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In the unlikely event that it has passed you by – Persephone Books’ latest offerings are published this month, and one of them is Guard Your Daughters by Diana Tutton.

In 2012 Simon from Stuckinabook read a little-known book called Guard Your Daughters by Diana Tutton and blogged very enthusiastically about it. It was of course, a wonderful review, the kind that makes almost everyone want to read the book immediately. It almost seemed as if everyone wanted a copy of the book, and many of us immediately jumped online to get a copy. All the reasonable priced copies seemed to get snapped up, and soon the prices of second hand copies appeared to have risen. I just wasn’t fast enough – and was disappointed not to get a copy. A few months later a friend of mine on Librarything offered to send me her copy – she had read it and didn’t particularly want to keep it. I finally had the book – and read it eagerly.

cofNow, a short extract from my original review from 2013, is among others in the afterword to this new Persephone edition. So exciting to have my blog name in the back of a Persephone book, and such a lovely idea to gather together a myriad of voices from both modern bloggers and contemporary reviewers.

I include some highlights from my old review below – although I certainly feel I should re-read the book now. Oh, and yes, I am keeping hold of both copies.

Guard your daughters is a novel about five sisters and an unconventional slightly dysfunctional family at a time just after the Second World War. Sounds familiar, doesn’t it? Certainly, there is something familiar about this novel, it feels like something one has read before or should have read before, it is nostalgic somehow and familiar, yet at the same time is something of a new discovery.

The Harvey sisters are unconventional, unschooled and oddly named they have been brought up at quite some distance from the rest of the world. Living with their famous detective writer father, and their fragile mother, they have been one another’s friends – with hardly any experience of people outside their family. Pandora the eldest has recently married and moved away to London – and this change seems to highlight for the sisters the peculiarity of their lives. Our narrator is Morgan, the nineteen-year-old middle sister, a pianist with a keen imagination. The eldest of the sisters still at home, and next in age to Pandora, is Thisbe, a beautiful and sharply tongued poet. A year younger than Morgan, is eighteen-year-old Cressida, sensible and domesticated, she seems most keenly aware of the oddities in the Harvey’s existence. The youngest sister is fifteen-year-old Teresa, romantic and dreamy she is very much the baby of the family.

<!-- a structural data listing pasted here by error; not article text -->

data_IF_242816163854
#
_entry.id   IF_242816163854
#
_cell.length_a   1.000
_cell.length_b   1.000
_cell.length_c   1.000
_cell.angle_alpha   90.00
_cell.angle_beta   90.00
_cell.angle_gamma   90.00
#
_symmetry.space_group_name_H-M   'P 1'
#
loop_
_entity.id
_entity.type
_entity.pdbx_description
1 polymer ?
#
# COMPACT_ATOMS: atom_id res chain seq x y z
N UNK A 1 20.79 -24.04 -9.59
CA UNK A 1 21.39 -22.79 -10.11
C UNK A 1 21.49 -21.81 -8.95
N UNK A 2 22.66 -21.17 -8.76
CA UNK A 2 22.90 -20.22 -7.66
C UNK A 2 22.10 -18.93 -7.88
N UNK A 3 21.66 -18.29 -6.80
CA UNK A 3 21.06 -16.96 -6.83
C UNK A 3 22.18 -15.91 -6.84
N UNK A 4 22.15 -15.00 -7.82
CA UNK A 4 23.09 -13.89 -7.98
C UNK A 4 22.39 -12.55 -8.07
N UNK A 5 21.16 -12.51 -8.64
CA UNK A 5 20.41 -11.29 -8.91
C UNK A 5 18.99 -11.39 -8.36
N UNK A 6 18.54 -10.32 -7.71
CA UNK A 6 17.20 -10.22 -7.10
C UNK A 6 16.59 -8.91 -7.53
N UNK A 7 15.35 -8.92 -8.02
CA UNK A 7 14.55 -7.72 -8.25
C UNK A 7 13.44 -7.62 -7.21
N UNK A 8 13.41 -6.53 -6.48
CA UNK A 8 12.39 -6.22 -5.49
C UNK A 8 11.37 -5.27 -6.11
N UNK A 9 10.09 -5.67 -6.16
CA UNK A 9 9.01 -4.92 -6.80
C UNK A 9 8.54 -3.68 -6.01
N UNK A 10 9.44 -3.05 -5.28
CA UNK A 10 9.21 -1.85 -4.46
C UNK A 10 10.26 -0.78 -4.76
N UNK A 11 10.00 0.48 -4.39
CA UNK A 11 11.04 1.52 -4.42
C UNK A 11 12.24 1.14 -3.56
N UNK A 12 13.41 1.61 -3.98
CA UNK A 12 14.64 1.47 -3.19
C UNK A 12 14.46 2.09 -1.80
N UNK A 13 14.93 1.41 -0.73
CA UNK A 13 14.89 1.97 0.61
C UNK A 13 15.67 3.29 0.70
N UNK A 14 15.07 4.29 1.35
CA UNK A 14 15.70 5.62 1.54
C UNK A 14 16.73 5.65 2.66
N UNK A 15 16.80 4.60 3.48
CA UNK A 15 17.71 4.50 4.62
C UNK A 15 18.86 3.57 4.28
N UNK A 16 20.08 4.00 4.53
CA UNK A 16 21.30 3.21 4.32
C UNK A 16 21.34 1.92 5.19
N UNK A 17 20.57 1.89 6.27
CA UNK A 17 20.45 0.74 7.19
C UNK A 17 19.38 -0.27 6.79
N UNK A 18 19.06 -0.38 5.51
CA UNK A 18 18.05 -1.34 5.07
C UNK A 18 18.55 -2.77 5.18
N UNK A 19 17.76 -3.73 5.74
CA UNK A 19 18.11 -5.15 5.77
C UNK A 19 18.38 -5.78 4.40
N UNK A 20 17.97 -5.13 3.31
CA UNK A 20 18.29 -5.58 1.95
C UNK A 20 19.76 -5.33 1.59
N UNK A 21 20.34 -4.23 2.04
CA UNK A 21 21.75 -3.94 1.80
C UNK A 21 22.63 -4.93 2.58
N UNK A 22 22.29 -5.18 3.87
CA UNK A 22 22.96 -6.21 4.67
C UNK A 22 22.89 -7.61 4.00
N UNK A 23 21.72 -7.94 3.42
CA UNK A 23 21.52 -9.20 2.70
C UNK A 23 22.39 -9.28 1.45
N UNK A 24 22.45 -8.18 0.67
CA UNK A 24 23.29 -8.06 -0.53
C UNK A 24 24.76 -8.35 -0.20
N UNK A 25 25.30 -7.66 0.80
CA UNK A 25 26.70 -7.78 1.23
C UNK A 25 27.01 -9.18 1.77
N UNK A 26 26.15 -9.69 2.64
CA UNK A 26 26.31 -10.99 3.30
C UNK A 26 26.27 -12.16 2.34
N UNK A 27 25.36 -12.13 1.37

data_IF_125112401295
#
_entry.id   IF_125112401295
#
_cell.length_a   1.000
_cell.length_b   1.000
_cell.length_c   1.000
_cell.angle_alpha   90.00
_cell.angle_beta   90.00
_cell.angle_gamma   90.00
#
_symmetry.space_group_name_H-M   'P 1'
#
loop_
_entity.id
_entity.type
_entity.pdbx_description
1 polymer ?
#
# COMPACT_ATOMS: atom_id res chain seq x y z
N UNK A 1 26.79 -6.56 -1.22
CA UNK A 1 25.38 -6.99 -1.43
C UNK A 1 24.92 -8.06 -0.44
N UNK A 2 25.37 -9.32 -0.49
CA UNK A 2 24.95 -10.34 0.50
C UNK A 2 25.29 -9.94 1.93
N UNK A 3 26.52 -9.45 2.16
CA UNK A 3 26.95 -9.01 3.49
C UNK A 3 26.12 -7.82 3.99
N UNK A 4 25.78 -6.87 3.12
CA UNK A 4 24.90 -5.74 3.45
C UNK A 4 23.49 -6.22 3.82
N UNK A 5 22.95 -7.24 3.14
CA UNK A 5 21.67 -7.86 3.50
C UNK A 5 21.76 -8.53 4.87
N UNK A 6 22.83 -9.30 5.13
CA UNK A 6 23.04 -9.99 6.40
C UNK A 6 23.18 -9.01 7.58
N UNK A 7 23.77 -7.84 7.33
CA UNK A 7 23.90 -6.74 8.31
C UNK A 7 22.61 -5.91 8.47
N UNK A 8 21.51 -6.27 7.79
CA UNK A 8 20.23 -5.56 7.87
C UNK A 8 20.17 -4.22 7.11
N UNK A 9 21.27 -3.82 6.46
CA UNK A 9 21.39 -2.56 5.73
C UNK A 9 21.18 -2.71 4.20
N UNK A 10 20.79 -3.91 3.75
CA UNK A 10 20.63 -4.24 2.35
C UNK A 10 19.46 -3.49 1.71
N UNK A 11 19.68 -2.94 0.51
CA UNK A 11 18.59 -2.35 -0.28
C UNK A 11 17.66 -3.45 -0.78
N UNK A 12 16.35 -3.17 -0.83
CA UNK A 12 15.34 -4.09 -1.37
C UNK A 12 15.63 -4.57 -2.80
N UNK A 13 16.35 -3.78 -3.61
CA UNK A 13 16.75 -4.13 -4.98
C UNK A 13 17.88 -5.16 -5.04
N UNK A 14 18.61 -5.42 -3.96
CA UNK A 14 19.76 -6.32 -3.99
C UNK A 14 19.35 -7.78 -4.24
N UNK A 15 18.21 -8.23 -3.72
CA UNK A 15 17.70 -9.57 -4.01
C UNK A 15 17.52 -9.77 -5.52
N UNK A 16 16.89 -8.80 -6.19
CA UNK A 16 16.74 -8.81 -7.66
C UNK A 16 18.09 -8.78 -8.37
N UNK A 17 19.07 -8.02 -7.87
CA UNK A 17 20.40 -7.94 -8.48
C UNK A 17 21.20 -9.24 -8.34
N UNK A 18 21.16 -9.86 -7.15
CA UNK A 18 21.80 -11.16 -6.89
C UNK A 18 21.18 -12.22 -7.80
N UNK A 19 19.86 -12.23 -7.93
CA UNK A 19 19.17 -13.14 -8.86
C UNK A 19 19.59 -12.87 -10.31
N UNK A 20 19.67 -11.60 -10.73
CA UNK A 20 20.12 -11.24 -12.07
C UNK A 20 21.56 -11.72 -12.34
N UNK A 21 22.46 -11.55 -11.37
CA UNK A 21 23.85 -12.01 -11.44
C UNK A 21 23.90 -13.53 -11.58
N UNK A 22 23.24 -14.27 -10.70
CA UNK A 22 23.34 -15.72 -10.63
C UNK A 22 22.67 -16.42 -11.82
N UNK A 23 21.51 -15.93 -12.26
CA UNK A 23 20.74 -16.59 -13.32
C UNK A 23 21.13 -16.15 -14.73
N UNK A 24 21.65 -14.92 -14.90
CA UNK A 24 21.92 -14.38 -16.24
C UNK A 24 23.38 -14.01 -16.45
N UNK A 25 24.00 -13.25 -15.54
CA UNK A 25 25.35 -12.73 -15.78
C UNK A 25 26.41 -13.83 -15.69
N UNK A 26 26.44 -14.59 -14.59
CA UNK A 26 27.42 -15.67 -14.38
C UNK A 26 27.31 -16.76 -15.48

Coming back to visit her family after her marriage, Pandora fears for her sisters – fears they won’t be able to marry or have lives of their own. Her removal from the family has increased her unease of the way the sisters have been brought up.

With their parents existing very much in the background, the five sisters have made their own entertainment and learnt to look after themselves and one another really very well. Their father divides his time between his writing and his wife, who he dances attendance upon constantly ensuring she is not upset. This fragile absent mother is a strange character, at first, she appears merely cosseted and spoilt, her husband and daughters adoring her without question. The sisters have been sheltered from the world to a ridiculous degree, but when two seemingly eligible young men come into the sisters’ lives; their lack of social experience becomes obvious. However, there are darker undercurrents to this unconventional household. Throughout this novel, woven into the humorous and charming story of the relationship between five sisters – there is a definite shadow. For me there was always something unexplained, remaining unspoken till the end. This element is brilliantly done, well plotted it adds something quite special to what could have been a fairly ordinary story. Yet the story is not ordinary, it’s heart-warming, funny and memorable, and the final twist utterly brilliant.